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Dragon Ball Full Colour (Manga) Volume 2 Review

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Back From The Other Side

I have been searching the skies and the seas below for volume two of the ‘Dragon Ball Full Colour’ Manga, and after weeks of longing for a glimpse at it’s sweet, colourful pages, Madman Entertainment has thrown me a bone…Quite literally! A lot of this generation’s Anime fans grew up on ‘Dragon Ball Z’. We were watching it before we even knew what Anime was. We were watching ‘Dragon Ball Z’ even though we had no knowledge of ‘Dragon Ball’, the series that came before it. It didn’t matter to us that certain things didn’t make sense, we just watched it for what it was and it, in turn, made us love it. Many, many years later I’m presented with the re-release of the original Manga that spawned an Anime that practically raised me to be the Anime fan I am today. Obviously I dropped to my knees and openly wept but after I gathered myself and cried every last tear I opened the book and began to read. Memories rushed back to me. Yes, Goku couldn’t go Super Saiyan at one point in time! Yes, Vegeta was an enemy at one point in time! Oh yeah, Piccolo used to be a bit of a dick! Oh man, do I love it! My co-writer Kane Bugeja recently reviewed the first volume of the series which you can read by Clicking Here. Don’t worry though, reader, I’ve also read the first volume so I’m ready to tackle what’s to come in volume two.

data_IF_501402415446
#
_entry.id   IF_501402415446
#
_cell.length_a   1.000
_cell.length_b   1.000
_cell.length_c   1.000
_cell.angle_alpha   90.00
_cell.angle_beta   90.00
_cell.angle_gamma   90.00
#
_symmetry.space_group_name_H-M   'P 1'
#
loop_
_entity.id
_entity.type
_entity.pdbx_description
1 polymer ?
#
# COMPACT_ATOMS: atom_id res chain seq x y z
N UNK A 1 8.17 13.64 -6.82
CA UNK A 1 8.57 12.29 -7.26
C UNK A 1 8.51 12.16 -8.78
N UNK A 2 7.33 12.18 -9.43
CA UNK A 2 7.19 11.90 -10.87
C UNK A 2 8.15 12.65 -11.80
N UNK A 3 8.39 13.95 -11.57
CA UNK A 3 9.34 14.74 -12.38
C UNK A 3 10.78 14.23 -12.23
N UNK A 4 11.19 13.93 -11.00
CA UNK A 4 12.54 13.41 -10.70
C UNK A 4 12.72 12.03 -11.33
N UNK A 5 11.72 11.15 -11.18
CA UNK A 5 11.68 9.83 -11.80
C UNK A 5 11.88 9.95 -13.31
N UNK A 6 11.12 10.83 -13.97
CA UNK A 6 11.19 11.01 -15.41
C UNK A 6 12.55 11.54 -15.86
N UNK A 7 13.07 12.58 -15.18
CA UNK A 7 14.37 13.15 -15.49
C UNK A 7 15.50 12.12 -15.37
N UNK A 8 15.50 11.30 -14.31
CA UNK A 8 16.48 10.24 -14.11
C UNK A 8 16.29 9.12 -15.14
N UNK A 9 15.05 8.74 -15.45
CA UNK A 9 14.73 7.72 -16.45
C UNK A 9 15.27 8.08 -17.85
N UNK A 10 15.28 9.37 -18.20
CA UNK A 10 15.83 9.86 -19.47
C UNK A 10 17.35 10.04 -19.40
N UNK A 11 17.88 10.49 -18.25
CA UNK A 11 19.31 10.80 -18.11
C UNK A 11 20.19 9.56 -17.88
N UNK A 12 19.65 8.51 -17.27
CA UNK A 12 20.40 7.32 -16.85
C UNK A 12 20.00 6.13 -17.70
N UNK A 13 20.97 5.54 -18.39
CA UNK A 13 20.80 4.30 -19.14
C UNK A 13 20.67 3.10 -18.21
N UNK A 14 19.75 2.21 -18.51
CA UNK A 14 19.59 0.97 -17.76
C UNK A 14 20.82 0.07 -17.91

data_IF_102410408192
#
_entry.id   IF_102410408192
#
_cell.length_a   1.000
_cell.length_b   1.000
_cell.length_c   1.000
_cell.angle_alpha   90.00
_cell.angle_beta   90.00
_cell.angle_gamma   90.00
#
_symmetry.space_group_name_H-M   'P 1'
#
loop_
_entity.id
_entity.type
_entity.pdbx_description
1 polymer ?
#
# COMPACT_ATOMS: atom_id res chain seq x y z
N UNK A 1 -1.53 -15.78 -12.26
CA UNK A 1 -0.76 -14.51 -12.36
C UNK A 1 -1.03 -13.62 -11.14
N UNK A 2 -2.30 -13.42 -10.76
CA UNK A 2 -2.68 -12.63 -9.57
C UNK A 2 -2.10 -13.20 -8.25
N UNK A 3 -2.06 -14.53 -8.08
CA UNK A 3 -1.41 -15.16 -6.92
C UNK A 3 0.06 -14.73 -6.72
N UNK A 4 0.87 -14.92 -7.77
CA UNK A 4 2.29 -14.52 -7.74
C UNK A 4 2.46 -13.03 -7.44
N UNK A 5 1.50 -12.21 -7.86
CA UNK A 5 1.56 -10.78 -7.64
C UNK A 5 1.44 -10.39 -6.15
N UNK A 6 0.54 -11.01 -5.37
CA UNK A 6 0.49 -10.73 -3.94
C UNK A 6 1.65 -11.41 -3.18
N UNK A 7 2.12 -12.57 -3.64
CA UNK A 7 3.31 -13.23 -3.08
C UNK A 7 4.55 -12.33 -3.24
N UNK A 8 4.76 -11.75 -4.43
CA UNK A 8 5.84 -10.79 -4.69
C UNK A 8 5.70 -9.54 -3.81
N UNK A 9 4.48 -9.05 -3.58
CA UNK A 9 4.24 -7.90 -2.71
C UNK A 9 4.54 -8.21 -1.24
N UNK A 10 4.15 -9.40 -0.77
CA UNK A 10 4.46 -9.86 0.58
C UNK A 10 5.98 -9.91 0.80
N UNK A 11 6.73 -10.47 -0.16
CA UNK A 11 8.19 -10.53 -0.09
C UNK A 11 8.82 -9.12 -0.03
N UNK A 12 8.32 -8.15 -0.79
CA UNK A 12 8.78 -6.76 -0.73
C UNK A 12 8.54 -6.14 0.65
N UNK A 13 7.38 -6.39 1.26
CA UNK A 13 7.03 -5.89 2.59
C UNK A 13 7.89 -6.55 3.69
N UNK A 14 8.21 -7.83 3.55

Starting off just after where volume one ended, volume two covers the arrival of the Saiyans and the instant death of most of Goku’s friends which is perfectly fine seeing as dying in ‘Dragon Ball’ means absolutely nothing. By the time Vegeta and Nappa (the Saiyans) arrive, the Z Fighters (Goku’s posse) have trained for a year. Goku in the afterlife with King Kai (Kaio in the Manga), Gohan on Earth with Piccolo and everyone else with themselves. Toriyama-sensei didn’t bother going into detail regarding how the other characters trained…they’re about to be brutally murdered so I don’t think it matters. The Saiyans eventually arrive, unfortunately they do so before Goku which means the Earth is about to be slapped around for a bit until he decides to turn up. Elsewhere, Goku is making his way back to the world of the living by, once again, taking on ‘Snake Way’ which, if you’re unaware, is basically a unnecessarily long road and Goku’s only way of getting back to Earth. The Z Fighters confront the Saiyans and are…thoroughly beaten…as mentioned; most of them die. Wow. Not much attention is paid to the killings with Krillin’s mourning process being a quick “…he’s dead…”. Much like volume one, the pace of this Manga is a little off. It looks as if Akira Toriyama chose to not focus on certain things as a way of speeding up the story. This is probably why there was no realist reaction to instant deaths. Eventually Goku turns up to save the day but is then thrown into a deadly battle against Vegeta. The volume ends with the beginning of their fight and will lead into what I remember being one hell of a Saiyan battle. Look, I absolutely loved reading this because I absolutely love ‘Dragon Ball’. After all these years I still consider it to be one of my favorite series’ but I consider myself good at being a critic so I did pick up on a lot of what the Manga does wrong and it mostly lies in it’s story. It is evidently clear that there were a few story elements that weren’t quite thought out. Some fans will give you a reason for everything wrong in the story but don’t believe them, mistakes are normal. Akira Toriyama may be a legendary Mangaka but he isn’t perfect. Like the rest of us. Some peices of dialogue were silly and it may have been more of the translator’s fault rather than Mr. Toriyama for his writing. Things also didn’t seem too consistent like Nappa being able to eviscerate a city with the movement of two fingers but being easily knocked down by a half-assed punch…from Krillin. Enough said.